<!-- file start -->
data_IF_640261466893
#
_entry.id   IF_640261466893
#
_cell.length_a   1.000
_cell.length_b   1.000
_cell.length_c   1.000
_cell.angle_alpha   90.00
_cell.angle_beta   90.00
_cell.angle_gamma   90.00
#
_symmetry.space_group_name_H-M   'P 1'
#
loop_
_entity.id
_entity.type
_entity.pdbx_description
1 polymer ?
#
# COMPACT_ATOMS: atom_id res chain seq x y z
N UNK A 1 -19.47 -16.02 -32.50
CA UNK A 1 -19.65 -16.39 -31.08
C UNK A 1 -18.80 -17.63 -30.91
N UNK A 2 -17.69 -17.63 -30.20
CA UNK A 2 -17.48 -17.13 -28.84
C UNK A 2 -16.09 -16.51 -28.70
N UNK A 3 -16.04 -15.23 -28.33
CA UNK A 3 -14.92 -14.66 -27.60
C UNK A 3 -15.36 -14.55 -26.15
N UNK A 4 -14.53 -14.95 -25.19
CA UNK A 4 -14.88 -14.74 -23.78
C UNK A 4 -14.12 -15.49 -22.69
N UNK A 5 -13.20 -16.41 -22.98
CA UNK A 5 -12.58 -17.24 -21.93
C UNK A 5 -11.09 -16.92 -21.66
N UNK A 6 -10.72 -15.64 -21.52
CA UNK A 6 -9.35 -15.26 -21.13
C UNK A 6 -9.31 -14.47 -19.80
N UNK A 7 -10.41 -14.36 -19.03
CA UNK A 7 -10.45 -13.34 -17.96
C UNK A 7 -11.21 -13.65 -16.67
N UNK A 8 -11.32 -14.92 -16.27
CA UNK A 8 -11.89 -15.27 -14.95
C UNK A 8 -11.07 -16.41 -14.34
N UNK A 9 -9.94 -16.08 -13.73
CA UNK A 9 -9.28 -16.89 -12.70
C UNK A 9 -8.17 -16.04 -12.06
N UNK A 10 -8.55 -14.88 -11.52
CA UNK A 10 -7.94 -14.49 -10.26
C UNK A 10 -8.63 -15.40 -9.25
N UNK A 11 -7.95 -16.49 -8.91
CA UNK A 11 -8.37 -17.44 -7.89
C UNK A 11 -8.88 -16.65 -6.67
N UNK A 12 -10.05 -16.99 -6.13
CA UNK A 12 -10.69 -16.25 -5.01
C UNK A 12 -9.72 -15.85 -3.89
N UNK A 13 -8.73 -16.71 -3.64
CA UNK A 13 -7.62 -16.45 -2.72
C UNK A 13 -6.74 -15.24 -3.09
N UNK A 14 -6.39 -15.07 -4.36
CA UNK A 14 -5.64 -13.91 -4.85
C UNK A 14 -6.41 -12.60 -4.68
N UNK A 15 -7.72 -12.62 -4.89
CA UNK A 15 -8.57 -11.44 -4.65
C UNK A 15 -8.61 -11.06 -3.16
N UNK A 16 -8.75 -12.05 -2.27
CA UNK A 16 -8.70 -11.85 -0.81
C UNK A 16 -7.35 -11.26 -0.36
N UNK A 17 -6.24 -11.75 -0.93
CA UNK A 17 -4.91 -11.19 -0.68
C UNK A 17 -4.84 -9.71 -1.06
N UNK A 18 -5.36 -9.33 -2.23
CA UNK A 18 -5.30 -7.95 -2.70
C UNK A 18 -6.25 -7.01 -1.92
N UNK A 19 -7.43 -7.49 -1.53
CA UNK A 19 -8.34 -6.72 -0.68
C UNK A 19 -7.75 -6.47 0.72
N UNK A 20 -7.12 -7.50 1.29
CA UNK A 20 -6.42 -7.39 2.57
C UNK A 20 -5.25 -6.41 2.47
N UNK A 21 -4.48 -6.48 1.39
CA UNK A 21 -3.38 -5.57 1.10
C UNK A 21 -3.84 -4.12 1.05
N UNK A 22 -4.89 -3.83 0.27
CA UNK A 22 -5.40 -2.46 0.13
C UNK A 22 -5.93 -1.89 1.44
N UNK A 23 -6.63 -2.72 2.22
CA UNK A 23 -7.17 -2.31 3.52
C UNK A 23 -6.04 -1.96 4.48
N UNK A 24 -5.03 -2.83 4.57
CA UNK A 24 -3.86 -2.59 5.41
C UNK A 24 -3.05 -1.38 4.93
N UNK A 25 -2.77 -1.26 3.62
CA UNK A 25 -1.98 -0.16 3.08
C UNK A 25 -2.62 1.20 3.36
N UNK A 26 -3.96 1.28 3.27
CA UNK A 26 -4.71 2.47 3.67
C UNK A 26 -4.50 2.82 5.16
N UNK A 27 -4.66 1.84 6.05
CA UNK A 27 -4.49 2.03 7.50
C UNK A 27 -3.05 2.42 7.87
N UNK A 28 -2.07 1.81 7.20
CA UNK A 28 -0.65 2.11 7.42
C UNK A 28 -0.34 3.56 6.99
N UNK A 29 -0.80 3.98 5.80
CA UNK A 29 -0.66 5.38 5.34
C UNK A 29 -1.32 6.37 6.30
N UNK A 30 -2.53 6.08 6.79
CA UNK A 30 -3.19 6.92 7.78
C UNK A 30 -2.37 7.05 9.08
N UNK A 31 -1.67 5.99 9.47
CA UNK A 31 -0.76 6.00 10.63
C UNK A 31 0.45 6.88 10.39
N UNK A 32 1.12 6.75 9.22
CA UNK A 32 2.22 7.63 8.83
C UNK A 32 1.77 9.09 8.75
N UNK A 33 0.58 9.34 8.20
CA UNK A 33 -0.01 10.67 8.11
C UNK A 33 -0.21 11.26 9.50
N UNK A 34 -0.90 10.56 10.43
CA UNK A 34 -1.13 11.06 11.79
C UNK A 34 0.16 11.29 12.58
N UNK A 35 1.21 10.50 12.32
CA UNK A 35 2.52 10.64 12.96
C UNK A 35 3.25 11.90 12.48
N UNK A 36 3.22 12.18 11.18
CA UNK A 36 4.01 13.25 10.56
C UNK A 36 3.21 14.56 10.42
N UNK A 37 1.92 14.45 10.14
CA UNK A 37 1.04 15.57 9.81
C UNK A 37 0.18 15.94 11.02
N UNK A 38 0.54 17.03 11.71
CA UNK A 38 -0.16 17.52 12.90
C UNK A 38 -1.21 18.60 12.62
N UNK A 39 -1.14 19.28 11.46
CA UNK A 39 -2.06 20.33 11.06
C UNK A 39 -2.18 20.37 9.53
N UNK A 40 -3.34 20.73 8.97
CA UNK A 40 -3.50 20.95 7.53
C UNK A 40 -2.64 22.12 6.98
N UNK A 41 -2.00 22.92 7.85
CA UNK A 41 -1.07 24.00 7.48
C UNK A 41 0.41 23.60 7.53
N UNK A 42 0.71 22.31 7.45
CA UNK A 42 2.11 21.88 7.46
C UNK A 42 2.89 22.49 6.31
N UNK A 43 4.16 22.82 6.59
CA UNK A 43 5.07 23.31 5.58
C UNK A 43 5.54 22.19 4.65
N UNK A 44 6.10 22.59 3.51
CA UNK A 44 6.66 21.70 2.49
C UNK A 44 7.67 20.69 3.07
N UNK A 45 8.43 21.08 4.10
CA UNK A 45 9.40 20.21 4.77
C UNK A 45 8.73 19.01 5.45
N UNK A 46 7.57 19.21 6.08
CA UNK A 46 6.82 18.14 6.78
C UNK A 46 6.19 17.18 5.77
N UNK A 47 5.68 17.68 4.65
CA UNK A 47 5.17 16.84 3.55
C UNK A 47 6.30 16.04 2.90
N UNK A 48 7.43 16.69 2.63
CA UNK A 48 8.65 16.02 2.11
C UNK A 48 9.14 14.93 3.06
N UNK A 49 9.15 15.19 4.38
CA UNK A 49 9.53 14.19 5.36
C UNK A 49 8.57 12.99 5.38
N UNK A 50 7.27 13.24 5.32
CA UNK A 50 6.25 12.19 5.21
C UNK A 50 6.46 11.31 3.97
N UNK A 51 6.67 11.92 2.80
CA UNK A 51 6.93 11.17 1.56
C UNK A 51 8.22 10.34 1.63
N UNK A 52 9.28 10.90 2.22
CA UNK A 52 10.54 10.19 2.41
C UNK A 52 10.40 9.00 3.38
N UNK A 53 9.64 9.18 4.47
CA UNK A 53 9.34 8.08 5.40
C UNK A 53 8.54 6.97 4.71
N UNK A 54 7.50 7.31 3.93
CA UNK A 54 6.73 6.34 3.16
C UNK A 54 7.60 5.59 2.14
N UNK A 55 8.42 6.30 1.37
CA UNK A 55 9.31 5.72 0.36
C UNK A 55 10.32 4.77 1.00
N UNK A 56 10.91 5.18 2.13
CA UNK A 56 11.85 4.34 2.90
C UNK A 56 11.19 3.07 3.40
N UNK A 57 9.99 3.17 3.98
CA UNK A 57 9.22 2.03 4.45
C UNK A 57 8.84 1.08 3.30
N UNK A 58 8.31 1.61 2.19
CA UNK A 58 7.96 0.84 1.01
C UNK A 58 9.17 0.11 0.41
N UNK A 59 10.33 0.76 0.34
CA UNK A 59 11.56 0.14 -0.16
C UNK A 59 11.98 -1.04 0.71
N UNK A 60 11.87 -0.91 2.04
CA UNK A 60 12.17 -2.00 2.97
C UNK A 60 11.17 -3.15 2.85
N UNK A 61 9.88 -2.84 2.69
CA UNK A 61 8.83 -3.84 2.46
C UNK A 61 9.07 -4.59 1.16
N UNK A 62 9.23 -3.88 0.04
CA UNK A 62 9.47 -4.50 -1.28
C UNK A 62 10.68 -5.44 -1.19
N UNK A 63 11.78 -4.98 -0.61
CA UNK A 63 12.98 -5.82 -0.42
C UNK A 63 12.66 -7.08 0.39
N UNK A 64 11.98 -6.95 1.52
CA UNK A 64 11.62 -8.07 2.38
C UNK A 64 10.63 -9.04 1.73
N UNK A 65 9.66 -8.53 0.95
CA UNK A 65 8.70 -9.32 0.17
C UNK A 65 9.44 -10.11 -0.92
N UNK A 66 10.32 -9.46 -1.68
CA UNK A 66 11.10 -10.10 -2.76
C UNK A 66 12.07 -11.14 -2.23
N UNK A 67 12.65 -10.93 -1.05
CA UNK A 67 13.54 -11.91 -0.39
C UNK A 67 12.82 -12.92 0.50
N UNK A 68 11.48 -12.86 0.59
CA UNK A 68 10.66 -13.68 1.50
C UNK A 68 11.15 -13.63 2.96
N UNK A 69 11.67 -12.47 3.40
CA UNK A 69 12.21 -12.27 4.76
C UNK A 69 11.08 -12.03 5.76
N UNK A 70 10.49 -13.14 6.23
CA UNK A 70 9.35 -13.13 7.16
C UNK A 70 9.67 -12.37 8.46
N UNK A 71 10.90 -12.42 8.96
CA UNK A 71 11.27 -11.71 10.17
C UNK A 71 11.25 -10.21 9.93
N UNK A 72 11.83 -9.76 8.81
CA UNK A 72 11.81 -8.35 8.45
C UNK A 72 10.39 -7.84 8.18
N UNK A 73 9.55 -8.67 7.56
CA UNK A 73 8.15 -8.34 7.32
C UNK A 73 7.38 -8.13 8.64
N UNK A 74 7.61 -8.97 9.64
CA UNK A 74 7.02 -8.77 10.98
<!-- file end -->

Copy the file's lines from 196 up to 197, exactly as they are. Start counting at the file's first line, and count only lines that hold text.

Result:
CA UNK A 59 11.56 0.14 -0.16
C UNK A 59 11.98 -1.04 0.71